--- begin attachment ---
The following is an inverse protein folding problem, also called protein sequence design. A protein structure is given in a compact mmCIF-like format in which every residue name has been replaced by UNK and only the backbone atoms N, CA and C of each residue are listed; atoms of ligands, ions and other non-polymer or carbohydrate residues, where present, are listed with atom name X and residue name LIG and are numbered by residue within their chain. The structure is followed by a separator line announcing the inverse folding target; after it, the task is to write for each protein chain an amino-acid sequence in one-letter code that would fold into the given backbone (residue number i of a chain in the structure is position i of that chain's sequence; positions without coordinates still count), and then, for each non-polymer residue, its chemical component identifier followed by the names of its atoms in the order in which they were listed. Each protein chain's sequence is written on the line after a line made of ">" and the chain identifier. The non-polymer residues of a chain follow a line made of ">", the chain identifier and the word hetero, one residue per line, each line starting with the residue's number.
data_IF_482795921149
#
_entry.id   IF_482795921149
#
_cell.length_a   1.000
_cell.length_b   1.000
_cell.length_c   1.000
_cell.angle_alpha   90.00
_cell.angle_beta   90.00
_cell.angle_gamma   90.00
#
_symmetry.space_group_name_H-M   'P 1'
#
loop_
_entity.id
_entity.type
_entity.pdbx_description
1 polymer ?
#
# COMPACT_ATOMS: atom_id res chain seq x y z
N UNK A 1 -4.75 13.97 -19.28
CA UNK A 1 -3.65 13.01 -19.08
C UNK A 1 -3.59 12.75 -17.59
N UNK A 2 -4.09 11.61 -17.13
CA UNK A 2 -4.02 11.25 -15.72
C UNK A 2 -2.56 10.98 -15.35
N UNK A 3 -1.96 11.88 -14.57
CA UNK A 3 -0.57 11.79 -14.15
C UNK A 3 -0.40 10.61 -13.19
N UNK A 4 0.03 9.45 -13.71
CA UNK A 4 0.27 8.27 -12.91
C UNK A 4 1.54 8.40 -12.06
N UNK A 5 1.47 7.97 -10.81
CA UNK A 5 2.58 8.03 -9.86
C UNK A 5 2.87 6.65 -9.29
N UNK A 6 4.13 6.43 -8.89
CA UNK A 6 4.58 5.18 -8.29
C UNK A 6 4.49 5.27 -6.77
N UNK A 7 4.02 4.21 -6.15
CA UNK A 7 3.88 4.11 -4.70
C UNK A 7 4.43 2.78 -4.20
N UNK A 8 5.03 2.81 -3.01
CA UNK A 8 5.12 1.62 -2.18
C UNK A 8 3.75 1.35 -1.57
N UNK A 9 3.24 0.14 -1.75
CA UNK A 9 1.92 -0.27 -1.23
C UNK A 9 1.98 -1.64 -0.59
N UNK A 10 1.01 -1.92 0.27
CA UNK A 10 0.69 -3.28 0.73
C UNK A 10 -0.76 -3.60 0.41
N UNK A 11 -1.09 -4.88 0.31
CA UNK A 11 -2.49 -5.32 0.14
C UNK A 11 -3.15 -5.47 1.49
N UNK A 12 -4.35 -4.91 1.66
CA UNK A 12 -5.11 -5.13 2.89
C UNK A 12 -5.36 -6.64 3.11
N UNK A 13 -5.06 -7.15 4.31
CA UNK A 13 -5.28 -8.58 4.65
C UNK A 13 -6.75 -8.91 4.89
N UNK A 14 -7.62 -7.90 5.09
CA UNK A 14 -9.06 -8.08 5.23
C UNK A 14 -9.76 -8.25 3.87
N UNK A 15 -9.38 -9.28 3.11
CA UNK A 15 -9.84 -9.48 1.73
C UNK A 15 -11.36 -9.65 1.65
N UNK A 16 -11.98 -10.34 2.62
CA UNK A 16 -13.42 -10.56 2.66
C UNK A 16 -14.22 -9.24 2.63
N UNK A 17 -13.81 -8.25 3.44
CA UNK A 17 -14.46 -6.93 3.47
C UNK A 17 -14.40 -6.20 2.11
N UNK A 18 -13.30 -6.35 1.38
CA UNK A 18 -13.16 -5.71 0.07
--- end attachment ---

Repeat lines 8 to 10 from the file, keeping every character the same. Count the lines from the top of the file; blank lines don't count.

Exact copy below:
_cell.length_c   1.000
_cell.angle_alpha   90.00
_cell.angle_beta   90.00